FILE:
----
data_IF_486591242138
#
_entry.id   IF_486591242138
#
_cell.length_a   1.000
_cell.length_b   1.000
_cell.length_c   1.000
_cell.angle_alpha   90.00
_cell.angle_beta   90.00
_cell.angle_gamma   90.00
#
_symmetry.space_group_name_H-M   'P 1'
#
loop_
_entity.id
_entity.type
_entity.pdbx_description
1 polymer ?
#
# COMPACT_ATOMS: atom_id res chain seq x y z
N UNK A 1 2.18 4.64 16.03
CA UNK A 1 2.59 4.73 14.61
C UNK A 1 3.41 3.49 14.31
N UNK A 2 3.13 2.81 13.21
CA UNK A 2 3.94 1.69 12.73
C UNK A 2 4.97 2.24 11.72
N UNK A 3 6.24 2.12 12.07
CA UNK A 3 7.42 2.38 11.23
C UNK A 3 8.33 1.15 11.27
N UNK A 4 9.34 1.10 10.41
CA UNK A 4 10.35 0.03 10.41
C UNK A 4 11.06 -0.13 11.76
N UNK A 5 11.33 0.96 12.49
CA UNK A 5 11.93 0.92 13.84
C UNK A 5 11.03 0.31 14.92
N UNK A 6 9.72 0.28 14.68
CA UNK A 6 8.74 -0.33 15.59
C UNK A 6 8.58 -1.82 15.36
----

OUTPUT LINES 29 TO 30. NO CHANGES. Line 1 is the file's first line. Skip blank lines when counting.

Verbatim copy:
C UNK A 3 8.33 1.15 11.27
N UNK A 4 9.34 1.10 10.41